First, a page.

America is Reading DuBois

‘Black Reconstruction’ is in vogue & a must-read


W.E.B. DuBois, by James Edward Purdy — This image is available from the United States Library of Congress’s Prints and Photographs division under the digital ID cph.3a29260. This tag does not indicate the copyright status of the attached work. (Public Domain License)

“How the facts of American history have in the last half-century have been falsified because the nation was ashamed. The South was ashamed because it fought to perpetuate human slavery. The North was ashamed because it had to call in the black men to save the Union, abolish slavery, and establish democracy.” — W.E.B. DuBois

For the last few weeks, I have been listening to a podcast called Marx Madness. While the podcast is devoted to Marxist interpretations of history and politics, the podcast recently devoted multiple episodes to W.E.B. DuBois’ singular classic, Black Reconstruction in America commonly called Black Reconstruction.

In addition, a book club sponsored by the Democratic Socialists of America has as its next discussion book, Black Reconstruction by W.E.B. DuBois. There are other mentions of the book everywhere now. In fact, Google “Black Reconstruction, Dubois,” and you will get 2.6 million hits.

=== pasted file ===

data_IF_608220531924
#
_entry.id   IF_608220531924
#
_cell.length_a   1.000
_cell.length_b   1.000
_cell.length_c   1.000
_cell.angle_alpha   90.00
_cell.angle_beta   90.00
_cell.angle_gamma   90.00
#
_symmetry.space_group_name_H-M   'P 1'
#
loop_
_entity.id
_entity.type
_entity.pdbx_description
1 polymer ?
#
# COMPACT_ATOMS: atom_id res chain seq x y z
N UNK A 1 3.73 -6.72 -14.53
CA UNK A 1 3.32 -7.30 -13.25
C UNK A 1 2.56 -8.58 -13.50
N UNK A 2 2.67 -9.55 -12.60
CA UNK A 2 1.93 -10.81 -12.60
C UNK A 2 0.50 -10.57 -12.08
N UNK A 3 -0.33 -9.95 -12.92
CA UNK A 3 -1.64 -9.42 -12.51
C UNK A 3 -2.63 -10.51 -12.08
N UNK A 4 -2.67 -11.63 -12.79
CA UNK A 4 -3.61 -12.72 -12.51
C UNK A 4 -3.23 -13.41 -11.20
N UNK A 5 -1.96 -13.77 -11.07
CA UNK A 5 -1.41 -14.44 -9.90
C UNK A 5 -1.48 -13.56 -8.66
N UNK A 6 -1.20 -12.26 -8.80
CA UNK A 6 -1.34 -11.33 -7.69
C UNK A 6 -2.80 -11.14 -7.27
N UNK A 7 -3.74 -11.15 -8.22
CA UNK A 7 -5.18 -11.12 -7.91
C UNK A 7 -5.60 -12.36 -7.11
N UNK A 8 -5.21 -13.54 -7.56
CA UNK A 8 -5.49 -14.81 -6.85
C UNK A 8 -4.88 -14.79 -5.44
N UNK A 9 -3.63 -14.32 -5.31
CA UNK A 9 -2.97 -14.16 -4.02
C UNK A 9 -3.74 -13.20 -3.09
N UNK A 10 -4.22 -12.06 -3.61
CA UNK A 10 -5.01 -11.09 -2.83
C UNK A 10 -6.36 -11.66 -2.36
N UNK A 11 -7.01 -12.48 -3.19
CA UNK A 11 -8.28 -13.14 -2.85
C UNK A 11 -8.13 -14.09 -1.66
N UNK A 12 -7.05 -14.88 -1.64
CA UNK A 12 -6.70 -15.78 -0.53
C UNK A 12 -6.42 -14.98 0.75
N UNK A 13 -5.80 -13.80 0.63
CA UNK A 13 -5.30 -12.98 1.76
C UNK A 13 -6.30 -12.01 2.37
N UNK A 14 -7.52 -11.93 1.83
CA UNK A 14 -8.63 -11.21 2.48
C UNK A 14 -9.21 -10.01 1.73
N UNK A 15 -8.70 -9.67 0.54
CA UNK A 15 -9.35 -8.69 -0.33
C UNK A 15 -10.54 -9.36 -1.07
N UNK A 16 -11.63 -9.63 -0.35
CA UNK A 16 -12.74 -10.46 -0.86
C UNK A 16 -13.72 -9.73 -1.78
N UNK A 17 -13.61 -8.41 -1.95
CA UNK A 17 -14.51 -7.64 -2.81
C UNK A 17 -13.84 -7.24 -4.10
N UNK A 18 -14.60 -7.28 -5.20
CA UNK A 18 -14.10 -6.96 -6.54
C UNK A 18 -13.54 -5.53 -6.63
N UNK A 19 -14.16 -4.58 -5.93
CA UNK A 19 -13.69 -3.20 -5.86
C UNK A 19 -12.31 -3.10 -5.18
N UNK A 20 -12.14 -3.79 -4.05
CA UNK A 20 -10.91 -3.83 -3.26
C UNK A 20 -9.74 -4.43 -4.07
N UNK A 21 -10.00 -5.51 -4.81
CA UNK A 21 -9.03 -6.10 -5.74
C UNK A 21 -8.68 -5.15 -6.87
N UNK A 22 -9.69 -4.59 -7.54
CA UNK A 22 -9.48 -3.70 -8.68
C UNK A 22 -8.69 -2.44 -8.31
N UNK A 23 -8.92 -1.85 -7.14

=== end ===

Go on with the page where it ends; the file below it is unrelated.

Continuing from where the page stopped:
In the era of book banning of books like Toni Morrison’s Beloved and Black Boy by Richard Wright, the banning books crowd is taking a big “L.”

Black Reconstruction is a forgotten book, dismissed by the defenders of America and white supremacy, and for decades after its appearance, it was really a conversation piece for progressive scholars, intellectuals, and street scribes. The poet, Amiri Baraka, whenever I spent time with him, always urged many of us young poets, to read, DuBois’ Black Reconstruction.

It is a highly popular book for those who want the whole truth, but also, an accurate truth from the perspective of the oppressed Africans who were supposed to receive a path to freedom, justice, and self-determination after the Civil War.

Instead, these American citizens got the same old American caste system, dressed up in Black Codes, Jim Crow, and white terror ignored by the state they fought and died for during the Civil War to end slavery and to secure their freedom as human beings.



Brian G (aka 'bumpyjonas') - he/him

Lawyer for the poor. Poet. I love basketball and dark chocolate.